Why do we need an investment project?
The investment project is drawn up to attract investment for the implementation of the idea. At the same time, investments should be expedient, have specific deadlines and established volumes.
When investors consider projects, they want to find a way to preserve or increase capital. To make a competent choice, they assess the potential income, timing and risks.
In the article, we will analyze what methods exist for evaluating investment projects, what indicators investors consider and how to calculate them.
Main indicators of evaluation of investment projects
There are two types of modern methods for evaluating investment indicators: statistical and methods based on discounting.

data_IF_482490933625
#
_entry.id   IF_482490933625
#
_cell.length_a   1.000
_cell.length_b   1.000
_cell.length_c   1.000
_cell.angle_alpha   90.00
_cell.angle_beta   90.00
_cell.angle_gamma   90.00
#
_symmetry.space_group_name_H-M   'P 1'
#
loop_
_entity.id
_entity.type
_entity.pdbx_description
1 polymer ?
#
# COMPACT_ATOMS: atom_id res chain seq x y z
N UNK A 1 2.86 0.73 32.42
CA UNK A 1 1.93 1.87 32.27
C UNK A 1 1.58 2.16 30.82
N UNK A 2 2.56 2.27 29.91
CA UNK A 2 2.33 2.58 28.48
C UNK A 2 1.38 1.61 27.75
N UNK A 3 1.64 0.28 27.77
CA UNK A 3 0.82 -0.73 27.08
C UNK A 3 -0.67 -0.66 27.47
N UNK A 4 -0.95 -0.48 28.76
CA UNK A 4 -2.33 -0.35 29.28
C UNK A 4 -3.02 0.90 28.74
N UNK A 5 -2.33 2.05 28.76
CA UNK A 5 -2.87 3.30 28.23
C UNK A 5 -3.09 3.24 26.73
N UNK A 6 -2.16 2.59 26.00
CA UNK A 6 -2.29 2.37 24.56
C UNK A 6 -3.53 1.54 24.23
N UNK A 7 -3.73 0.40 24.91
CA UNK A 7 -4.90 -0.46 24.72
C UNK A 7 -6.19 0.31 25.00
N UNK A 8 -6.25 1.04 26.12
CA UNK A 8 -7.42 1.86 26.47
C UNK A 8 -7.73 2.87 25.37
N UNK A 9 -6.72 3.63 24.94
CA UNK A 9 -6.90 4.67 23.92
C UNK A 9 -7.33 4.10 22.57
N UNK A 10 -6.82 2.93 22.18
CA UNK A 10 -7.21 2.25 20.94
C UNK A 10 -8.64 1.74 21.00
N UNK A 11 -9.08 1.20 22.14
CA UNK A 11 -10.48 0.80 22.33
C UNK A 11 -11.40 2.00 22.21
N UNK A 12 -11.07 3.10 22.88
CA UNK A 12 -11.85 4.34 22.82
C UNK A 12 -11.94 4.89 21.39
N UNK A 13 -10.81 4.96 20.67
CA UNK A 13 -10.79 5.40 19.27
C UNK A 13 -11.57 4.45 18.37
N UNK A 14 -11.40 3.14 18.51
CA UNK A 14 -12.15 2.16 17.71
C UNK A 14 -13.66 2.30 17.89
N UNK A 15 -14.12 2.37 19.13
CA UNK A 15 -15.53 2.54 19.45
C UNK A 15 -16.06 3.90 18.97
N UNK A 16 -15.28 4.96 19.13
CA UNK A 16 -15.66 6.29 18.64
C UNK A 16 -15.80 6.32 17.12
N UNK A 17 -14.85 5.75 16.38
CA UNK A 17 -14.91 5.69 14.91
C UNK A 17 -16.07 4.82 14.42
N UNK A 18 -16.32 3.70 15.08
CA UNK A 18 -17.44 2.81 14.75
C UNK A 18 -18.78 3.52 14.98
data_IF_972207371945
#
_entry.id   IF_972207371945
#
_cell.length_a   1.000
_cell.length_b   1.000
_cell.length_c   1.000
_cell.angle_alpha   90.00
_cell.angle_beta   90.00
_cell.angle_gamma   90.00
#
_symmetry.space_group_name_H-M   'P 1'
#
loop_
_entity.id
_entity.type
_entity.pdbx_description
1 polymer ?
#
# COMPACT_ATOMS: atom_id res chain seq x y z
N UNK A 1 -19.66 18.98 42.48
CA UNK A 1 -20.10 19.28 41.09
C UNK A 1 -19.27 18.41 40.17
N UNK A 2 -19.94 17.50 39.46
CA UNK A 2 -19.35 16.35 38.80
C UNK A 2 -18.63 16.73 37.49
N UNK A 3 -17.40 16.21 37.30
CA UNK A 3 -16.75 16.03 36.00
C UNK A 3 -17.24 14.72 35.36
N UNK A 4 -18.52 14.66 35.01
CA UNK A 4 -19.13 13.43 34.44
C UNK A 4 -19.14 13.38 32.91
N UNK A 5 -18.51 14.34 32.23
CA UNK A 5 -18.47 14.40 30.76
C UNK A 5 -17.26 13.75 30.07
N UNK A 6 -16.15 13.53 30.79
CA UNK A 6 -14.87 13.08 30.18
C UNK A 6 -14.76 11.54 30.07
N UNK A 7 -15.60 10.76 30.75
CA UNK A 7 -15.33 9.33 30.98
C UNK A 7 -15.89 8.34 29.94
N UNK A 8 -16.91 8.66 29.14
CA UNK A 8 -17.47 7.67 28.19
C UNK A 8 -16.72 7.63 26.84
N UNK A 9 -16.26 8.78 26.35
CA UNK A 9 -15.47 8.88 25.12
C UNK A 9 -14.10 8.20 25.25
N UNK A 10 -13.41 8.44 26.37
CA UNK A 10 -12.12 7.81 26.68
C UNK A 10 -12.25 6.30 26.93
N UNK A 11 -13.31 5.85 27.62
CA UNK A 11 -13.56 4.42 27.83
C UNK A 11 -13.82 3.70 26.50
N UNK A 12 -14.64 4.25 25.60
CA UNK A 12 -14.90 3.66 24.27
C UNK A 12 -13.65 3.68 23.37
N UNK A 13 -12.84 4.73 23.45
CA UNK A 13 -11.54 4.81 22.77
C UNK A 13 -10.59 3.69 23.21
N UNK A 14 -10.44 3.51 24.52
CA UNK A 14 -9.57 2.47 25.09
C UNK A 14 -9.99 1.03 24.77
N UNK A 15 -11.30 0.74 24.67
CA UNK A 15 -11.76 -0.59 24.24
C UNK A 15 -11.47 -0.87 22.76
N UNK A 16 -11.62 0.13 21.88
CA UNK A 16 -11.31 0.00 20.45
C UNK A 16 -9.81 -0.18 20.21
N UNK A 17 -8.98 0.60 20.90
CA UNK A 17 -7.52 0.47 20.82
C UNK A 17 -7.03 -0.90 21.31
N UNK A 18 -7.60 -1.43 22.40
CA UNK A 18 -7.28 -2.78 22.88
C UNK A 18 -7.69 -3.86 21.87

The main difference between statistical and discounting methods is that they do not take into account the time value of money.
In 1999, scientists Graham and Harvey tried to find out what methods are used in practice by financial directors of American companies. They sent a questionnaire to 4440 companies, in which they asked to indicate the most commonly used methods of evaluating projects. Responses were received from 392 respondents.
The results of the study showed that large firms (with sales of up to $ 1 billion) prefer indicators of internal rate of return (IRR) and net discounted value (NPV), not always taking into account the payback period (PBP) and discounted payback period (DPP) in contrast to small enterprises (with sales levels up to $ 100 million).
Money today is more valuable than tomorrow
The rule is based on the concept of the time value of money, when having 100 Dollars today is more profitable than 100 Dollars tomorrow.